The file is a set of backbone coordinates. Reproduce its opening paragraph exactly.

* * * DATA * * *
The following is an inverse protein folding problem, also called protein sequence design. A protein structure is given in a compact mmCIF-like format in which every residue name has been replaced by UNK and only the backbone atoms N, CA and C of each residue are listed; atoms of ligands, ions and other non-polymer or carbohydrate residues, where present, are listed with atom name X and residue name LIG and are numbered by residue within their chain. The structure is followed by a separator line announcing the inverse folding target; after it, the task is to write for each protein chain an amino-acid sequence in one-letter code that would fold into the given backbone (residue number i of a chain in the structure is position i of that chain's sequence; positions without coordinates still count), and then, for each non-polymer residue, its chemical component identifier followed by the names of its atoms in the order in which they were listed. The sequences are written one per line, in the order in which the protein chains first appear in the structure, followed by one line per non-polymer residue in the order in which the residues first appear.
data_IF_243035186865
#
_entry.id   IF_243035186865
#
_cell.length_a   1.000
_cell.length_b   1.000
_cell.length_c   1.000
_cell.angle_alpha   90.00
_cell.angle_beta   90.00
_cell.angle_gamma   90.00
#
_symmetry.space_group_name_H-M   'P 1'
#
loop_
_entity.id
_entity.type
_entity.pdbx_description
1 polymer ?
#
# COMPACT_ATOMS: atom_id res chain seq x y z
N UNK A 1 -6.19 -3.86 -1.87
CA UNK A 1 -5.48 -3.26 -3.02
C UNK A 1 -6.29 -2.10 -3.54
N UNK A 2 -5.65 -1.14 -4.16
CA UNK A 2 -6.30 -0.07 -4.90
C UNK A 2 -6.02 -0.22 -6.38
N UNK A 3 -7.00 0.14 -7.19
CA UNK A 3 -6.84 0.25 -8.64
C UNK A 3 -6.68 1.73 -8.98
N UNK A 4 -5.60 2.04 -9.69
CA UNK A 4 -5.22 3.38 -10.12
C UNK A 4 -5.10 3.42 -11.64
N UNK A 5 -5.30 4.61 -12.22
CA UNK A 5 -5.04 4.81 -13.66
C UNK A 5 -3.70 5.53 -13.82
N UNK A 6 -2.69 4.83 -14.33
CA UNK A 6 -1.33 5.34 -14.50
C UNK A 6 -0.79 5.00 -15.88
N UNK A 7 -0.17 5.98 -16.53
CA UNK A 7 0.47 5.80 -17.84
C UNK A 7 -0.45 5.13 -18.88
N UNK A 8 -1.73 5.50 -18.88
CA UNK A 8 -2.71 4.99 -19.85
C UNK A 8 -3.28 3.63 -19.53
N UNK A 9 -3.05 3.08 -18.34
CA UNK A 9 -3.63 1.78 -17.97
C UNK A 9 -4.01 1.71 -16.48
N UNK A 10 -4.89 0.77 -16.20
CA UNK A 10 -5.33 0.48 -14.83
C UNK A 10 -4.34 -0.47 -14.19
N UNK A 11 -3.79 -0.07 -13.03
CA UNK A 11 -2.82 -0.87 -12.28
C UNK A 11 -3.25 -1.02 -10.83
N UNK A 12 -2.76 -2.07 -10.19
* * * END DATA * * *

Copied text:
The following is an inverse protein folding problem, also called protein sequence design. A protein structure is given in a compact mmCIF-like format in which every residue name has been replaced by UNK and only the backbone atoms N, CA and C of each residue are listed; atoms of ligands, ions and other non-polymer or carbohydrate residues, where present, are listed with atom name X and residue name LIG and are numbered by residue within their chain. The structure is followed by a separator line announcing the inverse folding target; after it, the task is to write for each protein chain an amino-acid sequence in one-letter code that would fold into the given backbone (residue number i of a chain in the structure is position i of that chain's sequence; positions without coordinates still count), and then, for each non-polymer residue, its chemical component identifier followed by the names of its atoms in the order in which they were listed. The sequences are written one per line, in the order in which the protein chains first appear in the structure, followed by one line per non-polymer residue in the order in which the residues first appear.